The political party will commit to:

  • abolishing borders between UN-aligned member states, following a similar pattern to the European Union, while working to improve it
  • negotiating reciprocal long-term tourist and work visas with individual non-UN-aligned states in order to allow free movement in both directions with fewer restrictions
  • ensuring consular personnel are trained and equipped to deal with visa requests from people wishing to emigrate to their country in the most respectful and efficient way possible.

Article 3: Governments have the responsibility to support the resettlement and when appropriate, the repatriation of refugees.


Countries are not open prisons; hence people should not be forcibly confined within their borders. Oppressive regimes, always closed to the international principles of decency and cooperation, are generally to blame for citizens wishing to flee or abandon their countries in droves. Often these people find themselves in a double prison: with bars on the inside and bars on the outside. Having escaped the former, they should not be impaled by the latter. Support should be given to refugees in centres as close to their place of origin as possible. The more effective these centres become in terms of reallocating refugees, the more, perhaps, every sort of migrant will try to exploit their services. The latter should not be demonised for wishing to seek better opportunities in more affluent countries, although priority should be given to genuine refugees, fleeing danger and deprivation. Other migrants, should therefore seek assistance from national embassies within their own countries, which should be equipped to deal with these requests.

The political party will commit to:

  • working, both internationally and bilaterally, to resolving the problems responsible for the exodus of people from their countries, be they economic, political or environmental
  • cooperating internationally towards the eradication of exploitative migrant routes, replacing them with safe and dignified support centres as close to the place of origin as possible, which will assist in the reallocation of refugees within reasonable timeframes
  • allocating quotas and resources in order to be able to meet the nation’s responsibilities towards refugees in the fairest and most feasible and effective way possible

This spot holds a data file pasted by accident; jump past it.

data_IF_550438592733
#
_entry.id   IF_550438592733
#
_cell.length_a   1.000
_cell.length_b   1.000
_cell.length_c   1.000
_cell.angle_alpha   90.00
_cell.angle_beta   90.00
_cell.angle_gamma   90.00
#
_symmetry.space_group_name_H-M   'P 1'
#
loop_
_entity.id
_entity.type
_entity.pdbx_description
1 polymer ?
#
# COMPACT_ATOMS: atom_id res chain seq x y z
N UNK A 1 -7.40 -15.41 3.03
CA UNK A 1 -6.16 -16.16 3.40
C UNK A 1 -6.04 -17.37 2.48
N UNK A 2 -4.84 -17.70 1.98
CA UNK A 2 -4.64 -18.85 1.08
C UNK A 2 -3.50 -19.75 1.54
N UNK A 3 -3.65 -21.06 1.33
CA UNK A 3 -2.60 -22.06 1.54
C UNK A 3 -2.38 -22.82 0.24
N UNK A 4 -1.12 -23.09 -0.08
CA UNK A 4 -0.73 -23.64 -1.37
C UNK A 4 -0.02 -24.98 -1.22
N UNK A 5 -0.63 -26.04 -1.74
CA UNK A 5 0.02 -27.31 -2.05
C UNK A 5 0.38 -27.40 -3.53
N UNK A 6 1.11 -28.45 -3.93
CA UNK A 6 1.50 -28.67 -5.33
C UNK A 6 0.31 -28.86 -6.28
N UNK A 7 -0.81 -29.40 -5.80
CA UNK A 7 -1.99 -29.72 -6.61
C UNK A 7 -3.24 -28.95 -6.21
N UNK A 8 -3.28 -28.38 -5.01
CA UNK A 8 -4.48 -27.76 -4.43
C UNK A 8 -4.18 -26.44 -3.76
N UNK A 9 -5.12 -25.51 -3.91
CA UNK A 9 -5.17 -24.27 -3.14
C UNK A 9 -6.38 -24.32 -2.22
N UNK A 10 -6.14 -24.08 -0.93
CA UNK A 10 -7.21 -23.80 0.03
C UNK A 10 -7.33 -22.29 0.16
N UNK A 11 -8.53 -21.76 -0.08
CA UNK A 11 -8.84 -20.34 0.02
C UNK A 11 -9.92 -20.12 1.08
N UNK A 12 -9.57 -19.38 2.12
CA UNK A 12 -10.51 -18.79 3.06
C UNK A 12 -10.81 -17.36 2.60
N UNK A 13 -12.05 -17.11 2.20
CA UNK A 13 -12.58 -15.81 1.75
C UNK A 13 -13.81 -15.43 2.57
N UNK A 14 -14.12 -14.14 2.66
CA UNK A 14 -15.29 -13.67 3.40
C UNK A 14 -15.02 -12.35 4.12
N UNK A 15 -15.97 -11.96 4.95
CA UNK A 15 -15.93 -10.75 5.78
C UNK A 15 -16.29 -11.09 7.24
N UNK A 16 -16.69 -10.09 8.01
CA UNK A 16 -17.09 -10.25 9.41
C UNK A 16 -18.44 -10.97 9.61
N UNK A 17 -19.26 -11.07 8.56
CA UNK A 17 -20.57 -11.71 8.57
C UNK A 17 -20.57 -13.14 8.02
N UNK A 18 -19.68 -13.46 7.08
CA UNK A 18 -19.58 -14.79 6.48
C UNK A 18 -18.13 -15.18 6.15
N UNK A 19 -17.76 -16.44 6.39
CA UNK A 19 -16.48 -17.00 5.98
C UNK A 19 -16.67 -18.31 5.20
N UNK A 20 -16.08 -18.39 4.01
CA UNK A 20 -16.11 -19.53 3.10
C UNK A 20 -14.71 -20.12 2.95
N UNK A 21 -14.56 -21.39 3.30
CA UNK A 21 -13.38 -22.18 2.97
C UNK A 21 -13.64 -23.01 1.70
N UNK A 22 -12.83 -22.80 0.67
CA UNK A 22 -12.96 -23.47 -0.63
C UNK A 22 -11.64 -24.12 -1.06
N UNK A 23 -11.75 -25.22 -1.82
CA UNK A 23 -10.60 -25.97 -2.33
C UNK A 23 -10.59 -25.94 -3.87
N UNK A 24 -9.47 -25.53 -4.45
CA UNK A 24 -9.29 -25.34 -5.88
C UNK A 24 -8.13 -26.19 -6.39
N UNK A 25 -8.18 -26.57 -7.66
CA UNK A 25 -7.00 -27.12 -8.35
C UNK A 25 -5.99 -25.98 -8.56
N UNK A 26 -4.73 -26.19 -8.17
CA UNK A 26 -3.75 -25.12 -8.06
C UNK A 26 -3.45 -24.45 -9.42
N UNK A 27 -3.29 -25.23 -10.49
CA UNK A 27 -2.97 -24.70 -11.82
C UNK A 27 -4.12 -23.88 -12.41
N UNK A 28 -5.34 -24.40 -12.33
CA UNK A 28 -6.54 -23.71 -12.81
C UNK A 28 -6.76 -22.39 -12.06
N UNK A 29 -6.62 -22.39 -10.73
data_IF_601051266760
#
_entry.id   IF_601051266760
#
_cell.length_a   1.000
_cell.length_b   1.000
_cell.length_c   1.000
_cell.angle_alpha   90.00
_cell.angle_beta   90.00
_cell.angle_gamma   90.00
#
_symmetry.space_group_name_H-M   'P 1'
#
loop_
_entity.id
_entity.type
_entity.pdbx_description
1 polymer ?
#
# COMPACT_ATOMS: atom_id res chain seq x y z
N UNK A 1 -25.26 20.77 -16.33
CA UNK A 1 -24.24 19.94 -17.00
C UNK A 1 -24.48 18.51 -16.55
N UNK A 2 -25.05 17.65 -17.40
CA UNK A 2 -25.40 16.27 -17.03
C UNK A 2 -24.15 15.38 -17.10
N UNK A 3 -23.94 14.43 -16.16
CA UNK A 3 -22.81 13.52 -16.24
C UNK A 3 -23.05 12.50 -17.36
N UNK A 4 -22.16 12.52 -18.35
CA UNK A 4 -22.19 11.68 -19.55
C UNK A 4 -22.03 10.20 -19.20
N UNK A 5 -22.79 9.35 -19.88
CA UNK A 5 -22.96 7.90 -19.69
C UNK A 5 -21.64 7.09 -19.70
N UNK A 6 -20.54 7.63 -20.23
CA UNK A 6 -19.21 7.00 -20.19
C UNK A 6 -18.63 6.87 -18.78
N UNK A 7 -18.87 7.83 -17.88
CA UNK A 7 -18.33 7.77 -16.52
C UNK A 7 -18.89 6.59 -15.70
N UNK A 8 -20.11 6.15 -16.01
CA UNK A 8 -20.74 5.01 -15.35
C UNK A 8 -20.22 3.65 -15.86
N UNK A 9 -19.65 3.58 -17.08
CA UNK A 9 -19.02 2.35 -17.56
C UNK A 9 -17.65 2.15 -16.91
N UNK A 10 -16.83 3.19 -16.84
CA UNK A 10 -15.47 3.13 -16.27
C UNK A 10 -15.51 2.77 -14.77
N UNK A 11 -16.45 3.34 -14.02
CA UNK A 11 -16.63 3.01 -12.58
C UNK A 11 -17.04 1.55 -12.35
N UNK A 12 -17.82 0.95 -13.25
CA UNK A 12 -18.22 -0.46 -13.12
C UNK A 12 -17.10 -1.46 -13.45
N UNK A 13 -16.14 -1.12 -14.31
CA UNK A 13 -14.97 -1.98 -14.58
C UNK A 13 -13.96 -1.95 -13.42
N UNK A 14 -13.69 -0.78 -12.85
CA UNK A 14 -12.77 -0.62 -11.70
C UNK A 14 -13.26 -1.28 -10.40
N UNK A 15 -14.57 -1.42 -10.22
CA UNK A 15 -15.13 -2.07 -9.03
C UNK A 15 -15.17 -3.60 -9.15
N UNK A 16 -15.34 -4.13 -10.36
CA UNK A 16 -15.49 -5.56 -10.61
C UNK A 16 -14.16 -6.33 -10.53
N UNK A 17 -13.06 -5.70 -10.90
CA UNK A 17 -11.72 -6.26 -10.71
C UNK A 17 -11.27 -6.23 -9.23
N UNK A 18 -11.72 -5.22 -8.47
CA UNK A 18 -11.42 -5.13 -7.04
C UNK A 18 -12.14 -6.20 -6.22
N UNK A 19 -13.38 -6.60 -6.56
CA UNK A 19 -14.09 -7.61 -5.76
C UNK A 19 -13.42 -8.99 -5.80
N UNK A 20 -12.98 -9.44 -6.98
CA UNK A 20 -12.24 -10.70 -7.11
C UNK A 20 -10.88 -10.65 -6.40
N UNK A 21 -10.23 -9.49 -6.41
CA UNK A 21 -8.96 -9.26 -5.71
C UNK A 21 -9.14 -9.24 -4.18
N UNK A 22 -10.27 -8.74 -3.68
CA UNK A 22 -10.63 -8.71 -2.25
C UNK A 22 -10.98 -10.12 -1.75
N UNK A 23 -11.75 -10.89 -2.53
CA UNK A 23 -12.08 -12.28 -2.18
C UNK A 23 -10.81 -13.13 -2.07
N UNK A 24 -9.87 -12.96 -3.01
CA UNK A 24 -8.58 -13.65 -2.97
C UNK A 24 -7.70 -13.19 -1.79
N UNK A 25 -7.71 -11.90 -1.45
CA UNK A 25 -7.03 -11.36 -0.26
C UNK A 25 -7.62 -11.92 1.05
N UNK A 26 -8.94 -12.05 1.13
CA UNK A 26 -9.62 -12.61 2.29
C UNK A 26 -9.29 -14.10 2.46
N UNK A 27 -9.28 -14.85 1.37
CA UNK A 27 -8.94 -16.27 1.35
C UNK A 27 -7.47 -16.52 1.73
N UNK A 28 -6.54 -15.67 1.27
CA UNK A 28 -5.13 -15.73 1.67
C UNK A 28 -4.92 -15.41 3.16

• ensuring refugees permitted to enter their country are assisted to integrate and find meaningful employment so that they can be self-sufficient
  • supporting people to repatriate, if they wish to do so, when conditions within their own country have improved
  • legislating so that refugees breaking the law or undermining the values of the host nation will be repatriated as soon as possible.

Article 4: Eradicating the promotion of violence, intimidation and discrimination should be a priority of government.


Legislating against discrimination, intimidation and violence can help in combatting these social evils, and many developed countries do so; however, positive action is also needed in order to tackle the root cause of these problems, which often involve ignorance and the greed that exploits it. Sometimes intimidation is linked to religious norms which may threaten all kinds of punishments, including eternal damnation, for natural or innocuous acts, such as masturbating or consensual sex. Children are particularly vulnerable to this sort of harassment, which constitutes a form of child abuse.

The political party will commit to:

  • ensuring laws governing hate crime are well defined, reasonable and comprehensive
  • promoting social harmony through education, art and policies that promote social cohesion
  • nationalising or strictly regulating the arms industry in order to circumvent the motivation such industries may have in disseminating conflict
  • protecting children from institutionalised intimidation and all kinds of bullying.

Article 5: Censorship is not compatible with a civilised state, therefore freedom of speech shall be respected, as long as what is said, written or promulgated is not designed to intimidate, spread misinformation or undermine civil liberties.